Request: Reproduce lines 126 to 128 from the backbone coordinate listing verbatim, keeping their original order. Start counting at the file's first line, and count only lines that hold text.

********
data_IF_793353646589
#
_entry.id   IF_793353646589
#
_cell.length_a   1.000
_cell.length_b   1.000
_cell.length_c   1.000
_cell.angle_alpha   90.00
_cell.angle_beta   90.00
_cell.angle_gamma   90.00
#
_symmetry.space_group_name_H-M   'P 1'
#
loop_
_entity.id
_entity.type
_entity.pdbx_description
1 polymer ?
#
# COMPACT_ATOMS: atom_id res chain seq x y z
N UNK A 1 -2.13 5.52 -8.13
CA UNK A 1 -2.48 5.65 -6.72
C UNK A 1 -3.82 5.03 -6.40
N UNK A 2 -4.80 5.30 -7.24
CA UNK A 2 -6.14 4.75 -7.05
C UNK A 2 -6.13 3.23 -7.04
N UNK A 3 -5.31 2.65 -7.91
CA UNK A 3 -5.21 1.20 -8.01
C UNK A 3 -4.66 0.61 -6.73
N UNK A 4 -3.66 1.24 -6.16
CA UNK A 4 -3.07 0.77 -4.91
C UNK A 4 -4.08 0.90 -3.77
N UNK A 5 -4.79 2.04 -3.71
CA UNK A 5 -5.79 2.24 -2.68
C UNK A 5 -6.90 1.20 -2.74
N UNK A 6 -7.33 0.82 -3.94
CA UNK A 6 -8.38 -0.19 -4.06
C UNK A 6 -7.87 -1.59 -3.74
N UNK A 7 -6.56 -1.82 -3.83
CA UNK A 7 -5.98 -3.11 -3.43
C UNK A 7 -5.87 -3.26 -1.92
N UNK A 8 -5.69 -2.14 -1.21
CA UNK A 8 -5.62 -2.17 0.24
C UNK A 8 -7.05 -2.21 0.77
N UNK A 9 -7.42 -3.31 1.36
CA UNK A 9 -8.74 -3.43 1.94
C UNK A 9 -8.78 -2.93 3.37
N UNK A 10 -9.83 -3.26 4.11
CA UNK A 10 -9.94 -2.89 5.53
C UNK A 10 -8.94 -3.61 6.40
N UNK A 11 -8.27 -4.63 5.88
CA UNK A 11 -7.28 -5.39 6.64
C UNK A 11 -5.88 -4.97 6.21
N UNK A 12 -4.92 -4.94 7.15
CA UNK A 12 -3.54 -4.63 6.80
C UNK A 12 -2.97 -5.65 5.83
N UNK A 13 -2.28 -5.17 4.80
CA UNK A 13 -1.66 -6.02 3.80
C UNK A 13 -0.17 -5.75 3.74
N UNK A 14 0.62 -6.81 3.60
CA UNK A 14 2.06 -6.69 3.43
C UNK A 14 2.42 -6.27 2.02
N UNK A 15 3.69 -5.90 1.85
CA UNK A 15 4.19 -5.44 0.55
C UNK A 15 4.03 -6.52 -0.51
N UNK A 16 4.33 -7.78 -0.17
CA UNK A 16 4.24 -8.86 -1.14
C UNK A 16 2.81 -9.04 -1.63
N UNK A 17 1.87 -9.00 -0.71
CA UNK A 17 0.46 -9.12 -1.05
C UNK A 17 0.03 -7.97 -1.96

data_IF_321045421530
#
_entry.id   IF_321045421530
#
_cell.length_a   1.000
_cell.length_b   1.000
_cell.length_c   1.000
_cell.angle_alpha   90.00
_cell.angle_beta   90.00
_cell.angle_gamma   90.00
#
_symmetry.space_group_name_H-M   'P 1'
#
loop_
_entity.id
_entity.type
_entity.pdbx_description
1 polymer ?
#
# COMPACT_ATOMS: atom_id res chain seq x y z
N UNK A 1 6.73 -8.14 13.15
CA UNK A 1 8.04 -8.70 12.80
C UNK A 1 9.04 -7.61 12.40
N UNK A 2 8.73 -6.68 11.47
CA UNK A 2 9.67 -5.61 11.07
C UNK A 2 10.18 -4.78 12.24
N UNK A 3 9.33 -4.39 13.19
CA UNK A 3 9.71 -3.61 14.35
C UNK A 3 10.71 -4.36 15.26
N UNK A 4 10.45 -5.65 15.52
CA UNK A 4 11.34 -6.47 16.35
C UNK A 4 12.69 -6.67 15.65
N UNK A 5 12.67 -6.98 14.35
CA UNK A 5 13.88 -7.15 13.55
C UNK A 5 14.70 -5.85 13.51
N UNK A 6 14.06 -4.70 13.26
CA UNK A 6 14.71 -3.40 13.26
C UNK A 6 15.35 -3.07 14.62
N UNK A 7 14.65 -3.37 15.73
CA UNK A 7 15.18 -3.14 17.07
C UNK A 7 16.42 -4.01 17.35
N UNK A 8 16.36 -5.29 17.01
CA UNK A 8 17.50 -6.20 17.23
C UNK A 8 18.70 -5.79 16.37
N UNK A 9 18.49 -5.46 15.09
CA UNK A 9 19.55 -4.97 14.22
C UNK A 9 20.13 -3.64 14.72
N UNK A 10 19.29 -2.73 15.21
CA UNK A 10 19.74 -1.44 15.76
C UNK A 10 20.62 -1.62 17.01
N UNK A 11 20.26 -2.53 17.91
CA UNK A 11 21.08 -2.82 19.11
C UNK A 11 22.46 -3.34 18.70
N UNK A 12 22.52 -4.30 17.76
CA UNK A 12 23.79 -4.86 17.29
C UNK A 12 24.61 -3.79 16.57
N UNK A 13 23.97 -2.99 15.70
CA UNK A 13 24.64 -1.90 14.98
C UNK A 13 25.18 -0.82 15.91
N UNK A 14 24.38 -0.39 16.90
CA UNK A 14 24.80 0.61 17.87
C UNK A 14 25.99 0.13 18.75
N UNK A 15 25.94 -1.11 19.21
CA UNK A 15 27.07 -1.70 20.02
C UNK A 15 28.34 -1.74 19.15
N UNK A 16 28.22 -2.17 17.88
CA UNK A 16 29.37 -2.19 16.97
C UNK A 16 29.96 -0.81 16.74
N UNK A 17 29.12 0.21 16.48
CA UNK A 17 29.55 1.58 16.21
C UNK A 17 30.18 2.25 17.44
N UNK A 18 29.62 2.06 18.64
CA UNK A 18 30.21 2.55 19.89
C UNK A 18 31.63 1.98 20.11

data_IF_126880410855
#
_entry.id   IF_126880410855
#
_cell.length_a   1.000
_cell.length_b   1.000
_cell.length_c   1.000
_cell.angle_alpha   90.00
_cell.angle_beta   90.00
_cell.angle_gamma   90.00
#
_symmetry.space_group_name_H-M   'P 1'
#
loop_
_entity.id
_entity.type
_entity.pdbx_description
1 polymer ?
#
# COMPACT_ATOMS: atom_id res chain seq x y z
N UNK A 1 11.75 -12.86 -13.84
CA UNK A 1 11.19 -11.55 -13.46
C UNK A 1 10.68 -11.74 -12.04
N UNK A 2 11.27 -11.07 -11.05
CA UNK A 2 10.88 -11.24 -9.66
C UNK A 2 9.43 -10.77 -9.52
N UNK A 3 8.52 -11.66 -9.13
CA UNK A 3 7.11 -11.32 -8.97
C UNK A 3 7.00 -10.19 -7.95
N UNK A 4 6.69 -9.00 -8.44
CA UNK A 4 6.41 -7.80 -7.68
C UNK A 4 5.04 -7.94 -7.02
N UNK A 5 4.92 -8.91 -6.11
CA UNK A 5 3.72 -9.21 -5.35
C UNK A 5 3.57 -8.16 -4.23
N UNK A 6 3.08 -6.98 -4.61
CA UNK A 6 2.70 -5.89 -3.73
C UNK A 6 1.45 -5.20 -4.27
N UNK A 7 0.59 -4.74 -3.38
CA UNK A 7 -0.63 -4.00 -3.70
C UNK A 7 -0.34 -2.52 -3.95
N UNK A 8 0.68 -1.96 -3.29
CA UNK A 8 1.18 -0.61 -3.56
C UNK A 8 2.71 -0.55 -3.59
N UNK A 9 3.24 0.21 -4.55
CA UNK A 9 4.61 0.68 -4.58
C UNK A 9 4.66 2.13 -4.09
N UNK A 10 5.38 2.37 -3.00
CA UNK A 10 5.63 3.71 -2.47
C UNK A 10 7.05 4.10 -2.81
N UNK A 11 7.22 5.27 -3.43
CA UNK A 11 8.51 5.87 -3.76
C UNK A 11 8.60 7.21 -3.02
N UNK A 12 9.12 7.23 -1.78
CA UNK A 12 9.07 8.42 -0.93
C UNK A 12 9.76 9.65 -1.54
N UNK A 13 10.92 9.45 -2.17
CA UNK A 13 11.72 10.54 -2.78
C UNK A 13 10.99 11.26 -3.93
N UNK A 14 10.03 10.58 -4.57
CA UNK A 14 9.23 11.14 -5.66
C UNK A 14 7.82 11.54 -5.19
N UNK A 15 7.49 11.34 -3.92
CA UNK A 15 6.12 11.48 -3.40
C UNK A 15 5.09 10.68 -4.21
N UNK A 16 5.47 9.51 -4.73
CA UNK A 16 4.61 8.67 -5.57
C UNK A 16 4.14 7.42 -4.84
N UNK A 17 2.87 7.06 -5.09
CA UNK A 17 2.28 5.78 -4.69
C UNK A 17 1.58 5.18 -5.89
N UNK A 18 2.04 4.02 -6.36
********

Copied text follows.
CA UNK A 12 23.79 -4.86 17.29
C UNK A 12 24.61 -3.79 16.57
N UNK A 13 23.97 -2.99 15.70